DeWinton Community Association president Dusty Dancer says acreage living appeals to homeowners looking to create their own oasis. Photo by Wil Andruschak/for CREB®Now
Aug. 26, 2016 | Alex Frazer Harrison
The appeal of acreagesOut-of-town living resonates for those looking for laid-back lifestyle
Dusty Dancer likes his privacy – a natural evolution having owned an acreage property south of Calgary for nearly two decades.
So he gets the appeal of how some homeowners might be looking to leave the city for a little r 'n r.
"Some have their own nine-hole mini-golf course. You can make it whatever you want to be. You can't do that in the city," said Dancer, president of the DeWinton Community Association.
"It all goes back to lifestyle and good health. You can buy an acreage for less than $500,000, but some want to pay $3 million for a killer condo in Eau Claire."
And while he can see the appeal of having city services nearby, "I'd rather have [the acreage] further away," because there's less traffic and more privacy.
That said, Dancer admits the acreage lifestyle isn't for everybody. Older or busy homeowners, for example, can find it a challenge to maintain larger properties. Yet he points to a growing number of rural communities with single-family homes, too.
"We all have the feeling that we're on an acreage."
When Sherry Hewitt retired, she and her husband wanted to move just outside Calgary. They found their dream home in Elbow Valley, a community of about 600 homes just west on Highway 8.
"We all have the feeling that we're on an acreage," said Hewitt, adding the community's proximity to hiking trails and nature was a big selling point.
"It has everything we wanted while not being in the city, but we can get to the city instantly. I like the fact you can be rural without having to do the whole acreage thing. There are beautiful villas up in Bearspaw, and a lot of retired people have moved in there. They have the whole rural feel, but it's lock-and-leave."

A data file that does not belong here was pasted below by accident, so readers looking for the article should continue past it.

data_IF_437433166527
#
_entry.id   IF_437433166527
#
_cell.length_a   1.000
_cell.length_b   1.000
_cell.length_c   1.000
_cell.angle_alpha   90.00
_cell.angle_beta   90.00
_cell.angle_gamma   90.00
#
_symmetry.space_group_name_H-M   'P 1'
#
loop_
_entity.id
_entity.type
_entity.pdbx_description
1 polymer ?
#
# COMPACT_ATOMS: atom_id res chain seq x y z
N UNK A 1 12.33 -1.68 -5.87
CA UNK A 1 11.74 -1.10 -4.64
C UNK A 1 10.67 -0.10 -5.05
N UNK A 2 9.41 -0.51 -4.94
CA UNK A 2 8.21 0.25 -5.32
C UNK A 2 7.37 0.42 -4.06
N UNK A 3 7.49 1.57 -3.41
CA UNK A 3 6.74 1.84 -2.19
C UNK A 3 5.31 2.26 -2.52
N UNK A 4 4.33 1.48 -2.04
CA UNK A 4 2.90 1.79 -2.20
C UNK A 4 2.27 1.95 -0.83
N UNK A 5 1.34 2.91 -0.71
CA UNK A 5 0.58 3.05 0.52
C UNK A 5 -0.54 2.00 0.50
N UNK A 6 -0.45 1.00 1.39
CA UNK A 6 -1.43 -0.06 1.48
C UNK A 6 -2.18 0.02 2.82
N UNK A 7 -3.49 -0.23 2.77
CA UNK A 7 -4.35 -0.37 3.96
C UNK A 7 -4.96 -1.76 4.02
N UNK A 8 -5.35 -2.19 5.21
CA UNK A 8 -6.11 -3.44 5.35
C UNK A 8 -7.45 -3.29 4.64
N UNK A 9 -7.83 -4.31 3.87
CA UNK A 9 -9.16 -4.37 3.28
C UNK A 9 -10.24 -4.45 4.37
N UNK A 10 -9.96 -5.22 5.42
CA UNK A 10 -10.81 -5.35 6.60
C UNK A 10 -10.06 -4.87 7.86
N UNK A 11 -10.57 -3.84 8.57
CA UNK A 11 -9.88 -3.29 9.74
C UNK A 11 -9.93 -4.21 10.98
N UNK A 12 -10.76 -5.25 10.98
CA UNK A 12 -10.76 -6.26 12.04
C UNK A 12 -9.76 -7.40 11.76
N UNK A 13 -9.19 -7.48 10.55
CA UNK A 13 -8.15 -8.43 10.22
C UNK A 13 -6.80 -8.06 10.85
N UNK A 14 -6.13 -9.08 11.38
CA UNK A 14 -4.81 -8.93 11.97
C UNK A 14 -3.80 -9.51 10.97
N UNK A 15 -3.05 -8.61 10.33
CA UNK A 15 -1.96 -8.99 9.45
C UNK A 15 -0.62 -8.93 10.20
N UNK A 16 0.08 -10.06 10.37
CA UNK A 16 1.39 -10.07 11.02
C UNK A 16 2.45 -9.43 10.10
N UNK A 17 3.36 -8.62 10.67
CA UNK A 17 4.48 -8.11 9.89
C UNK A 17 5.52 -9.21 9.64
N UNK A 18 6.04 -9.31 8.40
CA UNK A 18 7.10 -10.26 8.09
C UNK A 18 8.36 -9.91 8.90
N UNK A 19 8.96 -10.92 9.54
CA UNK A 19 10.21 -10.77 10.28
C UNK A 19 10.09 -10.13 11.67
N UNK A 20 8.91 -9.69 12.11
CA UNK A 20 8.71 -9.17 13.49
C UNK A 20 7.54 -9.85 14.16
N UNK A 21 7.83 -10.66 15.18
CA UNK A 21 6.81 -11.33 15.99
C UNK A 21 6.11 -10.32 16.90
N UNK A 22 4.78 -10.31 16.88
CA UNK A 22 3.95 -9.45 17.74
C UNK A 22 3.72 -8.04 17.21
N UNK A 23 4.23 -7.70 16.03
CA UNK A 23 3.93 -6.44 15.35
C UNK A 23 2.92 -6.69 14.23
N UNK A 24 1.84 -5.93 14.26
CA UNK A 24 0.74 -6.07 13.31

The timing to shop for an acreage home might also never be better. According to CREB® chief economist Ann-Marie Lurie, sales year-to-date in the Rocky View region are down "double digits" over the previous year, sitting at 186 as of the end of July, leading to price declines.
The benchmark price in Rocky View dropped seven per cent, with a year-to-date benchmark price of $949,014 (compared to a more-than-$1 million average at the end of 2015.
"New listings have also been declining at a rate that's similar to a decline in sales," said Lurie, noting CREB®'s stats combine acreage and non-acreage properties.
Sales in the Foothills region are also "off significantly," said Lurie (105, year-to-date), though the inventory levels are "fairly similar to last year."
Year-to-date prices in the Foothills sit at $674,971, compared to the 2015 annual average of $704,817.
Calgary real estate professional Rob Copping confirms changing winds in the economy has shifted the types of acreage buyers he now typically works with.
"In 2014, it was all oil and gas. Now I'm seeing professionals like doctors, lawyers who are looking for a bargain in this economy," he said.